A new State Government pilot program being delivered by two leading community organisations is helping young people in care with complex needs transition smoothly into adult life in regional South Australia.
The Transition to Adult Life Intensive Pilot Program (TALI) is being delivered in the Iron Triangle (Port Augusta, Port Pirie and Whyalla) due to the high proportion of young people in care in the region.
Young people with complex needs will be assigned case managers, as well as peer mentors, who will work closely with them to address life skills and needs including housing, health, education, employment, finances and parenting, as well as connection to culture, country and community.
At least 45 young people aged 15 to 25 who have been in care for more than six months and who are transitioning to adult life within the next 12 months will be offered the intensive support service.
Minister for Child Protection Rachel Sanderson said the program would be invaluable to young people who faced multiple barriers transitioning to adult life from a residential or commercial care placement.
“We know that young people leaving care often experience poor post-care outcomes for education, employment, financial security, mental health and accommodation, Minister Sanderson said.
“We also know Aboriginal young people are much less likely to stay connected to family, community and culture.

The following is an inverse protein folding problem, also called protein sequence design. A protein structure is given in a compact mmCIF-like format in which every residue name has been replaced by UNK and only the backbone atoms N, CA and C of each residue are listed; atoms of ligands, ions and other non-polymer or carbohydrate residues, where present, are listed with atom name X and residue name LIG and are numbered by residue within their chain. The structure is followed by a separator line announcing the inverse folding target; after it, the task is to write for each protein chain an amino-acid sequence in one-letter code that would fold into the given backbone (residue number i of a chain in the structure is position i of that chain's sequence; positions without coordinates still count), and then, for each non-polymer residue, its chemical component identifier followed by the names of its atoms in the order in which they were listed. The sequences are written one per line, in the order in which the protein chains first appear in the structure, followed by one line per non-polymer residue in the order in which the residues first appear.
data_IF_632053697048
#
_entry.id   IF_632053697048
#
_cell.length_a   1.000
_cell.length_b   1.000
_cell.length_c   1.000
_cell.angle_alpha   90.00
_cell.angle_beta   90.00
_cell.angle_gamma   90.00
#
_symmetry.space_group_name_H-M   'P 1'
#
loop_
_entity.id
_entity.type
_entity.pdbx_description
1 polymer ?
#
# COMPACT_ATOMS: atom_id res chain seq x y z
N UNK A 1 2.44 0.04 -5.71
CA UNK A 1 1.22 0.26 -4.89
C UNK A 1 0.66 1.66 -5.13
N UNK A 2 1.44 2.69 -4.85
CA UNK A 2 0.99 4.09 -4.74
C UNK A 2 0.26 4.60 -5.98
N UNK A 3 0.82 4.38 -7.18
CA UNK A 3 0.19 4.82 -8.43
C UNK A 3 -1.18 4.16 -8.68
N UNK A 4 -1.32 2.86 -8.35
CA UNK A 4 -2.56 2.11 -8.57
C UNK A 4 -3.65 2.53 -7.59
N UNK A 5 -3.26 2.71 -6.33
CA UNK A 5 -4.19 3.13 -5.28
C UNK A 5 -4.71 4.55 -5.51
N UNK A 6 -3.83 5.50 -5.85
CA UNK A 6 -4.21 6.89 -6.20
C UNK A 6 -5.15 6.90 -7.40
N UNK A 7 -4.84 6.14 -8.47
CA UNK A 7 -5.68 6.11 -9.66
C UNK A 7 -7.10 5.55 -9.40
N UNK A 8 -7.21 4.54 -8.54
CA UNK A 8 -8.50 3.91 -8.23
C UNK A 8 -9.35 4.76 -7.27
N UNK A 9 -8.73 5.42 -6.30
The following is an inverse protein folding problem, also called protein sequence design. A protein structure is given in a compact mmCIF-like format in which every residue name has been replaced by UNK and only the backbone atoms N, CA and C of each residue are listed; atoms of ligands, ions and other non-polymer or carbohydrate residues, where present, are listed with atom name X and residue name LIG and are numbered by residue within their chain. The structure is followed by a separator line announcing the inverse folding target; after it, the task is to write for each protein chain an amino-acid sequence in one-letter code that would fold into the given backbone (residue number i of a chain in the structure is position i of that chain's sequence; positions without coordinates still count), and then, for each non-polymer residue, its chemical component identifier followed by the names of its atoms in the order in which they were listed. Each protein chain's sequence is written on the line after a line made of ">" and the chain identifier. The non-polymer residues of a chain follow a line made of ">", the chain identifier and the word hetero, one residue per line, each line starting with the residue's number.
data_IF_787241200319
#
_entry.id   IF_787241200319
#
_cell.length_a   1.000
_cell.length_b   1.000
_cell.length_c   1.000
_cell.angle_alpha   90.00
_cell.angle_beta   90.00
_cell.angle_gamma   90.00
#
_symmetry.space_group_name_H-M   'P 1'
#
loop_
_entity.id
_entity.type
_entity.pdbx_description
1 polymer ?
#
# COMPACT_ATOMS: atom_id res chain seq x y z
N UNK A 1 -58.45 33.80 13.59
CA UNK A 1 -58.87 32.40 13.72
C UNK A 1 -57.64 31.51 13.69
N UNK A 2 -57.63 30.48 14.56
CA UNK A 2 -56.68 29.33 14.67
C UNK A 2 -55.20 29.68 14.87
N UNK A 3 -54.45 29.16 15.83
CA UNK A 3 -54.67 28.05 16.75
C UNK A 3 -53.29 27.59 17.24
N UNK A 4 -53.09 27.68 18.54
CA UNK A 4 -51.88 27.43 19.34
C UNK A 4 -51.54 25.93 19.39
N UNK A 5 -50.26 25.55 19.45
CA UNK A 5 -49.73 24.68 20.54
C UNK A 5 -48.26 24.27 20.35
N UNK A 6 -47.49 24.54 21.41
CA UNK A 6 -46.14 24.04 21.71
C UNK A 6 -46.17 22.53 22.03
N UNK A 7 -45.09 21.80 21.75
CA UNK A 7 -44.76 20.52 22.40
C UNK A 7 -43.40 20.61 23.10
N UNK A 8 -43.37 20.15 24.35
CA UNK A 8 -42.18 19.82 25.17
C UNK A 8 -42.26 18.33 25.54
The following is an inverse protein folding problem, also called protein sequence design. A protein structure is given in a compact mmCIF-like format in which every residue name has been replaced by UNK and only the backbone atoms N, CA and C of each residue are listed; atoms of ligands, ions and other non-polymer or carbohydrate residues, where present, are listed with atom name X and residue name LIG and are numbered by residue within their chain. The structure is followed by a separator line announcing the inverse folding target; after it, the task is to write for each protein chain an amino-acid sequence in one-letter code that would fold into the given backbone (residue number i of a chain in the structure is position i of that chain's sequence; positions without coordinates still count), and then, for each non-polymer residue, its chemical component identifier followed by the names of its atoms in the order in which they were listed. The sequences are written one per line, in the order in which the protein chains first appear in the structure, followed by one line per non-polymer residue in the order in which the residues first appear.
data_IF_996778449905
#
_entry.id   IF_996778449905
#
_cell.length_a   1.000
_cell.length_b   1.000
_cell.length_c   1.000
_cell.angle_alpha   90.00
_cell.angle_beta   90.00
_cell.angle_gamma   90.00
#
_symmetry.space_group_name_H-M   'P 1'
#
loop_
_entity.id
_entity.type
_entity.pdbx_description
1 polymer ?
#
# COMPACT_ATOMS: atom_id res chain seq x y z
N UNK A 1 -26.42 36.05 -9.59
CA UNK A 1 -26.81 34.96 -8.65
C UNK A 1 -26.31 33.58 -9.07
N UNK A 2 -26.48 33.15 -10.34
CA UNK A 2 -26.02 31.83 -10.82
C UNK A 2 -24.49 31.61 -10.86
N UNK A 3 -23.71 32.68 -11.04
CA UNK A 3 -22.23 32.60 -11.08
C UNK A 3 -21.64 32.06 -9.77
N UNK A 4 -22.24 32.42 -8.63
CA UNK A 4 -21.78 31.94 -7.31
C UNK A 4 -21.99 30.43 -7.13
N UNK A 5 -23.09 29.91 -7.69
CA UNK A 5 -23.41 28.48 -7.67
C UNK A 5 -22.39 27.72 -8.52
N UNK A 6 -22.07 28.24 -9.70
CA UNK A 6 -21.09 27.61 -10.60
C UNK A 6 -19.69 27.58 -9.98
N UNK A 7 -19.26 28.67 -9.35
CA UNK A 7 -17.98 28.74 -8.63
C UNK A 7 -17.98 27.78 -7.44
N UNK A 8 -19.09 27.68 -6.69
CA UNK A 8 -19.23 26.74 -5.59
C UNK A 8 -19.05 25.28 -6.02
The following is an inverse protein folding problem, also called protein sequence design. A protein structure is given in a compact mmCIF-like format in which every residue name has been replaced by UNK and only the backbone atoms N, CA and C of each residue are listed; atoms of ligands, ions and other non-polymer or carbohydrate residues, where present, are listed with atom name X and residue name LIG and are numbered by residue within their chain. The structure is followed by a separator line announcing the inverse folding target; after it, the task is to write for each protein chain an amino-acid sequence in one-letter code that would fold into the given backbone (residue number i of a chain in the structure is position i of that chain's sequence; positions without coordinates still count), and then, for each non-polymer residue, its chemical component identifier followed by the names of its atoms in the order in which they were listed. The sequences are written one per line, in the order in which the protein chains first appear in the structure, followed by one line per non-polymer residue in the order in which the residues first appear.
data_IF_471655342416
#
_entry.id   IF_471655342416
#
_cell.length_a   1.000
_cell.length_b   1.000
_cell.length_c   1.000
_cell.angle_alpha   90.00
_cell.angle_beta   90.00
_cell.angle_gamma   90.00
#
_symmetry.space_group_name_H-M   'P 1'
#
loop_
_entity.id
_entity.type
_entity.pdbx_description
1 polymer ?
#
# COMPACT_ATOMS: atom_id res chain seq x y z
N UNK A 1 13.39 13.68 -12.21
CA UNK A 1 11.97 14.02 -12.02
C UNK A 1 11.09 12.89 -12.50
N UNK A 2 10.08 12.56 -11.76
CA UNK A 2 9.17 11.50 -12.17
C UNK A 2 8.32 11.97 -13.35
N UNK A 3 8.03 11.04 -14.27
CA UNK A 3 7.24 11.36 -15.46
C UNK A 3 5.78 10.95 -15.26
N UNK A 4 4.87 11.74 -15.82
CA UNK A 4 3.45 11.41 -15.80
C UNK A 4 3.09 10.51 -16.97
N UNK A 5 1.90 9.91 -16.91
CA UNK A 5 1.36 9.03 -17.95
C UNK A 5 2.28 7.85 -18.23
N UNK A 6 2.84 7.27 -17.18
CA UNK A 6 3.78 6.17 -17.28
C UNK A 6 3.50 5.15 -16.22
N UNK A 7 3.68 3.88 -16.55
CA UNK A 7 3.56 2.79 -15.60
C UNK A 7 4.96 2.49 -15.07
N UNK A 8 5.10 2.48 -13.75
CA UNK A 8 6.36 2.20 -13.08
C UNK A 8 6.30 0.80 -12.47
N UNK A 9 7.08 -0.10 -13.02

“This is why, I’m excited the Department for Child Protection, in conjunction with two reputable community organisations, has launched this pilot program to ensure we are doing all we can to support young people thrive in the future.
“My aim is to provide every opportunity for young people in South Australia’s child protection system to flourish and have life choices – and this pilot program will help them do just that.”
Latest figures from 2017 show 81 of the 495 young people in care in the Iron Triangle were aged 15 and over.
The TALI program was set up in response to the Nyland Royal Commission and is being delivered through Uniting Country SA and Centacare Catholic Country SA, in partnership with the Department for Child Protection.
Department for Child Protection Chief Executive Cathy Taylor said a key part of the program included peer mentoring, which would see young people who have left care share their lived experiences.
“Peer mentors will help young people in the program to support their achievement of case management action plans, with a particular focus on life skills practice, vocational tasks and developing or maintaining social, cultural and community connections,” Ms Taylor said.
“Our vision is that this program will allow young people to thrive, not just survive, when they transition out of care.”
United County SA TALI Manager Deb Devlin said the organisation was “very excited” by the calibre of young people who had been appointed as peer mentors to the TALI team.
“We are particularly keen to speak to young Aboriginal people in our community who are comfortable being role models,” Ms Devlin said.
“If they have goals of being a youth or social worker this is a great opportunity to work in the field while studying.”
Centacare Catholic Country SA Chief Executive Officer Dr Jen Cleary described the program as “powerful” because peer mentors could share their experience to help support other young people transitioning from care to adult life.
“The peer mentors are a powerful addition to the program which provides role models to help young people believe and understand that they can achieve,” Dr Cleary said.
The program will run until June 2020. The success of the program will be evaluated to see if there is potential for it to be rolled out to other regions.